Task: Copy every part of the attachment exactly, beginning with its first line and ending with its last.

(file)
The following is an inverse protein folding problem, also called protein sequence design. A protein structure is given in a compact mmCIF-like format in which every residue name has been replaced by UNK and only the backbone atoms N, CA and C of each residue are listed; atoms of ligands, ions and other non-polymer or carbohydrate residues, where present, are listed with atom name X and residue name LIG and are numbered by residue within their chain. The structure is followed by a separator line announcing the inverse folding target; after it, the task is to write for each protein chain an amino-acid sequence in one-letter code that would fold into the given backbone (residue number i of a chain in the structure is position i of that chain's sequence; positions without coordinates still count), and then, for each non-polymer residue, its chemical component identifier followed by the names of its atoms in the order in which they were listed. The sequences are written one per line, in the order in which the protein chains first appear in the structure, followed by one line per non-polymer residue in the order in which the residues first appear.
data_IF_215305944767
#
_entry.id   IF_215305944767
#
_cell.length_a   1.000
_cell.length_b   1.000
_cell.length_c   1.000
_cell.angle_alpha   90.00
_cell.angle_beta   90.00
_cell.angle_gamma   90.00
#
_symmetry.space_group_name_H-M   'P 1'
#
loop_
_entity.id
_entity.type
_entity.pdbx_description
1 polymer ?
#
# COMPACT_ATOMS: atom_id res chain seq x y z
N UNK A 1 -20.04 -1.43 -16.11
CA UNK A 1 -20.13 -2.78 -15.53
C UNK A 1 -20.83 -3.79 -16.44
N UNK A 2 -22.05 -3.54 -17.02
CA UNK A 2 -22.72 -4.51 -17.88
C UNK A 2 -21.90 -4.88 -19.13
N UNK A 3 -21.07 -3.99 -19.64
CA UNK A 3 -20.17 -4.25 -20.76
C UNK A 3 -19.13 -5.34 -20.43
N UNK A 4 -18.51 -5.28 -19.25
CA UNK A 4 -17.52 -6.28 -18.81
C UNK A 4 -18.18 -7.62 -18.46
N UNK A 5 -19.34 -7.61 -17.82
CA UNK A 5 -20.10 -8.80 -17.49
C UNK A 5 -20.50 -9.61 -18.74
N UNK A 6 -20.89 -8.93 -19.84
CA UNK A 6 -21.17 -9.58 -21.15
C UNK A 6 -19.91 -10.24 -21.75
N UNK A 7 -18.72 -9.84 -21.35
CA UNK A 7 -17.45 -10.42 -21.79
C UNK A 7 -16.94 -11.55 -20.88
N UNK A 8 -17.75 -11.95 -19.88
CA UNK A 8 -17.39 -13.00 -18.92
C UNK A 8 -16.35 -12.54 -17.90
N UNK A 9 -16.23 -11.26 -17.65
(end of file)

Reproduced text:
The following is an inverse protein folding problem, also called protein sequence design. A protein structure is given in a compact mmCIF-like format in which every residue name has been replaced by UNK and only the backbone atoms N, CA and C of each residue are listed; atoms of ligands, ions and other non-polymer or carbohydrate residues, where present, are listed with atom name X and residue name LIG and are numbered by residue within their chain. The structure is followed by a separator line announcing the inverse folding target; after it, the task is to write for each protein chain an amino-acid sequence in one-letter code that would fold into the given backbone (residue number i of a chain in the structure is position i of that chain's sequence; positions without coordinates still count), and then, for each non-polymer residue, its chemical component identifier followed by the names of its atoms in the order in which they were listed. The sequences are written one per line, in the order in which the protein chains first appear in the structure, followed by one line per non-polymer residue in the order in which the residues first appear.
data_IF_215305944767
#
_entry.id   IF_215305944767
#
_cell.length_a   1.000
_cell.length_b   1.000
_cell.length_c   1.000
_cell.angle_alpha   90.00
_cell.angle_beta   90.00
_cell.angle_gamma   90.00
#
_symmetry.space_group_name_H-M   'P 1'
#
loop_
_entity.id
_entity.type
_entity.pdbx_description
1 polymer ?
#
# COMPACT_ATOMS: atom_id res chain seq x y z
N UNK A 1 -20.04 -1.43 -16.11
CA UNK A 1 -20.13 -2.78 -15.53
C UNK A 1 -20.83 -3.79 -16.44
N UNK A 2 -22.05 -3.54 -17.02
CA UNK A 2 -22.72 -4.51 -17.88
C UNK A 2 -21.90 -4.88 -19.13
N UNK A 3 -21.07 -3.99 -19.64
CA UNK A 3 -20.17 -4.25 -20.76
C UNK A 3 -19.13 -5.34 -20.43
N UNK A 4 -18.51 -5.28 -19.25
CA UNK A 4 -17.52 -6.28 -18.81
C UNK A 4 -18.18 -7.62 -18.46
N UNK A 5 -19.34 -7.61 -17.82
CA UNK A 5 -20.10 -8.80 -17.49
C UNK A 5 -20.50 -9.61 -18.74
N UNK A 6 -20.89 -8.93 -19.84
CA UNK A 6 -21.17 -9.58 -21.15
C UNK A 6 -19.91 -10.24 -21.75
N UNK A 7 -18.72 -9.84 -21.35
CA UNK A 7 -17.45 -10.42 -21.79
C UNK A 7 -16.94 -11.55 -20.88
N UNK A 8 -17.75 -11.95 -19.88
CA UNK A 8 -17.39 -13.00 -18.92
C UNK A 8 -16.35 -12.54 -17.90
N UNK A 9 -16.23 -11.26 -17.65